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The Jenner story is really interesting. In most modern books and papers he is still given almost all of the credit for the smallpox vaccine. I have not yet found a biography that puts his work into proper perspective, and takes full account of his many predecessors in the war on smallpox.
He and some of his early followers were superlative publicists. But they saved huge numbers of lives in the process. It can be argued that Jenner was better at marketing than at science!
In 1805 Jenner wrote to Napoleon requesting that two of his friends, William Thomas Williams and Dr John Wickham, both men of science and literature, might return to England. According to a biographer of Jenner, it was either on this or a similar occasion that Napoleon exclaimed: “Jenner! Ah, we can refuse nothing to this man.” By then, he was famous the world over.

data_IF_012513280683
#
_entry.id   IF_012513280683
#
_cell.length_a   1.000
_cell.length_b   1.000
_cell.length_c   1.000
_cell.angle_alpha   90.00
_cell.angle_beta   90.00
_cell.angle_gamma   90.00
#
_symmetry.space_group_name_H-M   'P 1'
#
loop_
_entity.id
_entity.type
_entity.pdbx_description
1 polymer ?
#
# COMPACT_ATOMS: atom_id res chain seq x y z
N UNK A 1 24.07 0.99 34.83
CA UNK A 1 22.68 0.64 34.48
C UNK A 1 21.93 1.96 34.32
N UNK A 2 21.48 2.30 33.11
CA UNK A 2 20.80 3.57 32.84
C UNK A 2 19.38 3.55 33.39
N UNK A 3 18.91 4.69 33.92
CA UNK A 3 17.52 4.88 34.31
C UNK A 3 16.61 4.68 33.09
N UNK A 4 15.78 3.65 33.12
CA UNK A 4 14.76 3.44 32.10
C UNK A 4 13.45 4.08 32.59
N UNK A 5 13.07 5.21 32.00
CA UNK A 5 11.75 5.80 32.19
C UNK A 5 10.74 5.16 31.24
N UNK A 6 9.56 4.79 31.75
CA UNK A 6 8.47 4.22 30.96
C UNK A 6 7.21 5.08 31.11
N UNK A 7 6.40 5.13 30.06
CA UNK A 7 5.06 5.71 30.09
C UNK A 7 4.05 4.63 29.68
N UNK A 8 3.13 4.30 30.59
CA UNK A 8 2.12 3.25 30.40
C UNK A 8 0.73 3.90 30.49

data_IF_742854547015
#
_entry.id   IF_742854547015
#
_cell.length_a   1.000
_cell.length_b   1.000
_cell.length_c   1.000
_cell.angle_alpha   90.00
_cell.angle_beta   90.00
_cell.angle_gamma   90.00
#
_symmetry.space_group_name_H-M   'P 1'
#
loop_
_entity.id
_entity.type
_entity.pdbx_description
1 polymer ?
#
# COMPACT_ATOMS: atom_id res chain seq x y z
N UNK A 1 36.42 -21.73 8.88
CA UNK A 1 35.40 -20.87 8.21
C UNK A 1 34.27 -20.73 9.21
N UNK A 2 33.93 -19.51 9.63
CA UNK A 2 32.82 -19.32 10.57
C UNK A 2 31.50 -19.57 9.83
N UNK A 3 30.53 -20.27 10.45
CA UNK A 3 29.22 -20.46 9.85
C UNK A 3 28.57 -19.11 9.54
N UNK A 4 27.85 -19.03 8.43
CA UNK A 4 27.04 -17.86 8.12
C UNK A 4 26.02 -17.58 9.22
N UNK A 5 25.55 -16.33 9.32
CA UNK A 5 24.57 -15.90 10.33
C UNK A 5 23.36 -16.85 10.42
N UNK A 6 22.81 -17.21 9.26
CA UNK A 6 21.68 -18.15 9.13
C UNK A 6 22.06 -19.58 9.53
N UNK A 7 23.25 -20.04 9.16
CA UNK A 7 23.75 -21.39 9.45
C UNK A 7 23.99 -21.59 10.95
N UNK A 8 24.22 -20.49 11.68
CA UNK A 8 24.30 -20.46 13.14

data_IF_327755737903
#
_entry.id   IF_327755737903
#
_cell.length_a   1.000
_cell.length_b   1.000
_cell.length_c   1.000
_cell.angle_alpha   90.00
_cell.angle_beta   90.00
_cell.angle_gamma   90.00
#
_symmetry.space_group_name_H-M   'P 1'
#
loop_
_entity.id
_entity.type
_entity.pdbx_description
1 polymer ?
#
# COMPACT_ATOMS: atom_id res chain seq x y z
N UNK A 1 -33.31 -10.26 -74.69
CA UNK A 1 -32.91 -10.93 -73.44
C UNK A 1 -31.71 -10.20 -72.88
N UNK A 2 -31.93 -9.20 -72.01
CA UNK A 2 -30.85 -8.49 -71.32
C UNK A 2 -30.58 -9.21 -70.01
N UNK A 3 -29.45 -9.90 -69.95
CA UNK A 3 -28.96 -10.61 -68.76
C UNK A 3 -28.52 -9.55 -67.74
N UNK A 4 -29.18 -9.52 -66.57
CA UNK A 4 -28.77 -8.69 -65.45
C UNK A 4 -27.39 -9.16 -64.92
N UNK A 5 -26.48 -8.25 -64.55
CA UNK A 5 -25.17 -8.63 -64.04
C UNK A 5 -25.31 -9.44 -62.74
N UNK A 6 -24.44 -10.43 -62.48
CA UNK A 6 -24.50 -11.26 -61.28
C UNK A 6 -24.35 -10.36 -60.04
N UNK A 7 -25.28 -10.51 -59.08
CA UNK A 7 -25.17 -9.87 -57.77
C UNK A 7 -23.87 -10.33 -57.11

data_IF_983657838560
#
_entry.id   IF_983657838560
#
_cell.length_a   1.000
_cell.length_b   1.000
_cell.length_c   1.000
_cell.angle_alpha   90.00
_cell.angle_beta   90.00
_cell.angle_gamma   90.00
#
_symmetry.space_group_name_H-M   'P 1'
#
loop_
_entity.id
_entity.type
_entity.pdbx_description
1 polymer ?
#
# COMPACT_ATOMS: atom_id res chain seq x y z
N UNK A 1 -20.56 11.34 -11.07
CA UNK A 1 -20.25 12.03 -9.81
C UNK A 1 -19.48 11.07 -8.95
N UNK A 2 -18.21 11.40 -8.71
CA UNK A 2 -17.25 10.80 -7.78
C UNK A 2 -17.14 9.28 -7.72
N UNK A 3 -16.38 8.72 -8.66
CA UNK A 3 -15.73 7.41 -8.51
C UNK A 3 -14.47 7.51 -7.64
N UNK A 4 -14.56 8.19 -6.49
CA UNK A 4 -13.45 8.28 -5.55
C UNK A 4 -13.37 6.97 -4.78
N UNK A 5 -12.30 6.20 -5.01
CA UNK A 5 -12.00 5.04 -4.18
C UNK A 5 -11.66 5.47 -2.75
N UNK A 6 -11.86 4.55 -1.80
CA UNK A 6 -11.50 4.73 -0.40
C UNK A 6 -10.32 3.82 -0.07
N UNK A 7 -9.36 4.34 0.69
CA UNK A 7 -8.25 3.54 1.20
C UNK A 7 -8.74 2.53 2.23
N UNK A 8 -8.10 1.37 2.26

HowAndWhy - 2022 06 13
Super piece about the origin of the smallpox vaccine. Thanks for including the role of the “ordinary people” such as the old lady in Turkey, the old Greek lady, and farmer Benjamin Jesty. Isn’t it silly that Jenner gets all the credit ... at least in the school textbooks that I read.
The myth about the fair milkmaids is also quite rightly blown out of the water. Credit rather goes to Jenner’s marketing prowess and his scientific writing. I am reminded of Martin Luther’s hammering his 95 Theses to the church door at the Wittenberg Castle—there is no record of this happening and Luther never wrote about it. But he did distribute his 95 Theses widely as was the custom among mediaeval scholars.
If only an old Greek lady could help us with an effective vaccine against COVID ...!
Peter_G_Moll - 2022 05 20
Fascinating. We nearly bought the house opposite Jesty’s farm in Yetminster which had one of the famous blue plaques on it.
Camilla - 2022 05 19
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